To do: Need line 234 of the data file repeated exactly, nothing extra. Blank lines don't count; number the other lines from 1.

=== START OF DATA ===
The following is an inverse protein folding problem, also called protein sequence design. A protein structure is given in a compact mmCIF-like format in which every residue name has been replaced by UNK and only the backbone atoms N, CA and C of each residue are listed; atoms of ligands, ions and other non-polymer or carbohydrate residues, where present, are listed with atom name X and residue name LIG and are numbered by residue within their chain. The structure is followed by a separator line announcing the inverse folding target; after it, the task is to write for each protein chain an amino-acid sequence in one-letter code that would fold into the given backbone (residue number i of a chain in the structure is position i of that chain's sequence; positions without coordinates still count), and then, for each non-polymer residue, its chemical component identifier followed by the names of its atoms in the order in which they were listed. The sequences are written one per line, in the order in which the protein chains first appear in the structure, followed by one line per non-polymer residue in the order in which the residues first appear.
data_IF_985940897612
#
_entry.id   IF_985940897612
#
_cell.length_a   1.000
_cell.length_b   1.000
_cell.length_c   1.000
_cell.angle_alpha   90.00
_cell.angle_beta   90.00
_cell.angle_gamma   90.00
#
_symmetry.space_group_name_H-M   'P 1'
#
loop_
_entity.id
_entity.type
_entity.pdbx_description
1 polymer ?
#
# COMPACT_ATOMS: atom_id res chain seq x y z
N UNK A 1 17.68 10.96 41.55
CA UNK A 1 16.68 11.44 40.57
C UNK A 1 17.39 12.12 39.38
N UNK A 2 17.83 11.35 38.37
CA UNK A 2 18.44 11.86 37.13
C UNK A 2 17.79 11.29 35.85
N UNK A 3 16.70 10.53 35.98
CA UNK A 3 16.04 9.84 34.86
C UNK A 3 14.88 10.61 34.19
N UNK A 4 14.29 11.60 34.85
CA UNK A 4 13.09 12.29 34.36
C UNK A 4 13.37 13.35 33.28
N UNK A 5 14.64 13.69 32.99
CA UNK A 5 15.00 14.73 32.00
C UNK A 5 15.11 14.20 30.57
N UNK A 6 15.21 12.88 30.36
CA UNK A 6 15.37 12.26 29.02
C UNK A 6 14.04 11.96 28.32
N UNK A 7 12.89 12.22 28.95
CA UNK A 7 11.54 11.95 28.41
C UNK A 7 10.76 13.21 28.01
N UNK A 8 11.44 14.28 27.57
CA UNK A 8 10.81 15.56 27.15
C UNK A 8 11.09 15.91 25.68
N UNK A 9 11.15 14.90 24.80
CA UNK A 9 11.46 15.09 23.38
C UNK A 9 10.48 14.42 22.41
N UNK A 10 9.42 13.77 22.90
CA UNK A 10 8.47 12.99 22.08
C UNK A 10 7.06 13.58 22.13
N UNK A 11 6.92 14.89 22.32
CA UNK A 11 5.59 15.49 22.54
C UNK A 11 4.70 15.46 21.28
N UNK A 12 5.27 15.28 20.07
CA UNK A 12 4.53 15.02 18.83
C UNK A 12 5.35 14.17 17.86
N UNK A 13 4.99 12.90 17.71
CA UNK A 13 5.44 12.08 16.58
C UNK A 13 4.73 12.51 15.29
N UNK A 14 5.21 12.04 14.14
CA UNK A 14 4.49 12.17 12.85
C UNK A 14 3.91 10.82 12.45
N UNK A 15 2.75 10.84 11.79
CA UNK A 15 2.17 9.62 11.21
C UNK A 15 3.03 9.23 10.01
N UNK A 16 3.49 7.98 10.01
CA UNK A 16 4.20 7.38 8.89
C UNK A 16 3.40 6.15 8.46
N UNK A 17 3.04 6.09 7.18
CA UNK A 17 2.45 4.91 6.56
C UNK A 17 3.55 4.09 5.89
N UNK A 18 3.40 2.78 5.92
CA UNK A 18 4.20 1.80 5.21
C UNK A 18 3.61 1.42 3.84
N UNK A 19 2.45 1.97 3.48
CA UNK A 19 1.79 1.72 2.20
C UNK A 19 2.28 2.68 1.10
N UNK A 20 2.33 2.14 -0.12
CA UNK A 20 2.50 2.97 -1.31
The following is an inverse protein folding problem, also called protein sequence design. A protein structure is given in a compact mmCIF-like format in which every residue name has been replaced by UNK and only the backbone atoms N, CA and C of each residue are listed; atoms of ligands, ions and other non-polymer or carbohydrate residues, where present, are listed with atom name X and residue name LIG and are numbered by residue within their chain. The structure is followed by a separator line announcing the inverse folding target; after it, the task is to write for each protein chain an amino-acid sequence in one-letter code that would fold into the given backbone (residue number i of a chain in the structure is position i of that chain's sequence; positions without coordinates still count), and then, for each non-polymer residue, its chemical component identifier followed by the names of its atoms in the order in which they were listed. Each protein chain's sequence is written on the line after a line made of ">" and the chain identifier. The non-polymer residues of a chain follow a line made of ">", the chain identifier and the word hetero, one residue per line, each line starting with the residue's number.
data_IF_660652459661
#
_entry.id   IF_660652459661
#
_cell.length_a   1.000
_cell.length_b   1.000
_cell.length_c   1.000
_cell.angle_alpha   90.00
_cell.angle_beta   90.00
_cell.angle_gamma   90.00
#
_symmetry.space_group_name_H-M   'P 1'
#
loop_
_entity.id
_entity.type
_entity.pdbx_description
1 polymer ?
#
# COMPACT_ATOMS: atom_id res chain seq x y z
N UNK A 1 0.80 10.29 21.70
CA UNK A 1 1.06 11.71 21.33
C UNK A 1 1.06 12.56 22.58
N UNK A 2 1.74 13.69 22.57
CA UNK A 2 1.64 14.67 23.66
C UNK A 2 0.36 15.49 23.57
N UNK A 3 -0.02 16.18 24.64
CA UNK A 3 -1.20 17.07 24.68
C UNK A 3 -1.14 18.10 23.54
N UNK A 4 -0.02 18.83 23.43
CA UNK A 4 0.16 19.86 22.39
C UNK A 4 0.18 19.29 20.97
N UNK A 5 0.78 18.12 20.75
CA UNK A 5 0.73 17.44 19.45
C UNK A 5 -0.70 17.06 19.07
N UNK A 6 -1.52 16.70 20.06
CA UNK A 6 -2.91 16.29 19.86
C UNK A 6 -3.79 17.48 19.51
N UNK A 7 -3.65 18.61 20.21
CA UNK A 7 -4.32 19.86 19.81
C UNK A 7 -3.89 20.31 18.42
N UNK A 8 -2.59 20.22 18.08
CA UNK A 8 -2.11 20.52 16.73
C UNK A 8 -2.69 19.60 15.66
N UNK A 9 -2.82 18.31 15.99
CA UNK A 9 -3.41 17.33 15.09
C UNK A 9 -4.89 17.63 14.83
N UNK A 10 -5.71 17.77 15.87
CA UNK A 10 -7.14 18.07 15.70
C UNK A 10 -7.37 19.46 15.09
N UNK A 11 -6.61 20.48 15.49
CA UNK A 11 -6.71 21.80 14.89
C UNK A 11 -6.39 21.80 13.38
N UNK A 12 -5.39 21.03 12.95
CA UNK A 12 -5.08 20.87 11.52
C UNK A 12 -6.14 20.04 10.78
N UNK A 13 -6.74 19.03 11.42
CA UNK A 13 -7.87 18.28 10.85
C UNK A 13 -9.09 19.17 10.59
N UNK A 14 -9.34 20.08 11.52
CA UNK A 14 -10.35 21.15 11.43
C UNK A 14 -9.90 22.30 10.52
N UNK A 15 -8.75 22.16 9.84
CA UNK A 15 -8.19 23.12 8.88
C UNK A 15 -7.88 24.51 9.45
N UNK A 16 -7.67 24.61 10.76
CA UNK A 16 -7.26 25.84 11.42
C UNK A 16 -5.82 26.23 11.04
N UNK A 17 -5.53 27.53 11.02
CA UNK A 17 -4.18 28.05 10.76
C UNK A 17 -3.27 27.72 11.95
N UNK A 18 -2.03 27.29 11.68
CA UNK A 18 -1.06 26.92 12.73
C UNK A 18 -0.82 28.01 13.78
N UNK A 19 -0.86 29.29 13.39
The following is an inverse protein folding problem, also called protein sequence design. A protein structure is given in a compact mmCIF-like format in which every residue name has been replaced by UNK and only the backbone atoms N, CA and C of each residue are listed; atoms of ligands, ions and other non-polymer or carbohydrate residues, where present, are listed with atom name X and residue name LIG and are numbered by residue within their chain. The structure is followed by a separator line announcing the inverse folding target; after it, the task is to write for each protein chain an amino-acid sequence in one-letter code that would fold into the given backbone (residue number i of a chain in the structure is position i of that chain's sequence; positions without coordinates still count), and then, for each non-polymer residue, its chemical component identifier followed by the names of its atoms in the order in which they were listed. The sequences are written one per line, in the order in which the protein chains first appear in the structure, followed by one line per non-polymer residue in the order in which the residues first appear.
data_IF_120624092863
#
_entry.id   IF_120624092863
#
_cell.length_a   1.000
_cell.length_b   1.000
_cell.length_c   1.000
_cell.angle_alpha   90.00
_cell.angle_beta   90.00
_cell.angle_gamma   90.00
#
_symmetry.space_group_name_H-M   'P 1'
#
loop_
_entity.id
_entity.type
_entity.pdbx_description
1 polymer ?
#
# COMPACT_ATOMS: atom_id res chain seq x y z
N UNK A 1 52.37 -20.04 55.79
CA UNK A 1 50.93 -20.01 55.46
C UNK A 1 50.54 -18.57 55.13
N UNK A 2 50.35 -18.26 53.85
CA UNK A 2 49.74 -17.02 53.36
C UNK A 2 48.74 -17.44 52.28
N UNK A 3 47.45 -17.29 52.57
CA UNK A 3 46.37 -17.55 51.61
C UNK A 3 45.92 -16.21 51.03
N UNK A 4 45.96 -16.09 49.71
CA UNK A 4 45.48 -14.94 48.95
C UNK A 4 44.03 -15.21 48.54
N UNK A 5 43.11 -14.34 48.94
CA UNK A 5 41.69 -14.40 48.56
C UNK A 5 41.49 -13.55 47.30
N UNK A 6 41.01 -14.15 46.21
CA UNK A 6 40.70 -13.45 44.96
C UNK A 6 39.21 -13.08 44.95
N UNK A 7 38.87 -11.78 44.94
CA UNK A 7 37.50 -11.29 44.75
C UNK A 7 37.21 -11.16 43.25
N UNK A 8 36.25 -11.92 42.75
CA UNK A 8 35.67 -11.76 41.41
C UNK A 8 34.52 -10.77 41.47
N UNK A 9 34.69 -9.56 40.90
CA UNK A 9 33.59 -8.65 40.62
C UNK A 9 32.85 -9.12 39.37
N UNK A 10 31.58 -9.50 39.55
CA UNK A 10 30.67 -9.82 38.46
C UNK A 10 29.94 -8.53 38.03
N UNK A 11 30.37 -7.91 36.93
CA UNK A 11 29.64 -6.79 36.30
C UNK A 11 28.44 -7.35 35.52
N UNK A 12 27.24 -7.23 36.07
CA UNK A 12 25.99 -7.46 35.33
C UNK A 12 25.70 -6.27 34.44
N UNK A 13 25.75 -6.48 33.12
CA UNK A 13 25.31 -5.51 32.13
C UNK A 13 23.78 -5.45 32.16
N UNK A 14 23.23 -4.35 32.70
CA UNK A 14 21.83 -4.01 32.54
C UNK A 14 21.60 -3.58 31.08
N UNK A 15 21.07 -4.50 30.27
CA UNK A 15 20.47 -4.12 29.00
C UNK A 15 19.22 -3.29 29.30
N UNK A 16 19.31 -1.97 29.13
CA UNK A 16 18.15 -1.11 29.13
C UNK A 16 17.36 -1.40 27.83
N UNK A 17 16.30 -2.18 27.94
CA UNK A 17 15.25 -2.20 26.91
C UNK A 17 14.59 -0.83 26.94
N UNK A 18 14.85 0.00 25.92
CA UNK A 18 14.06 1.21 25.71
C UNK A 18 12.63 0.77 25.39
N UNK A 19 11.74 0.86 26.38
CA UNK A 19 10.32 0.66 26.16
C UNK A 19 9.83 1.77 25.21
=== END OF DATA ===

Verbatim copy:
C UNK A 19 9.83 1.77 25.21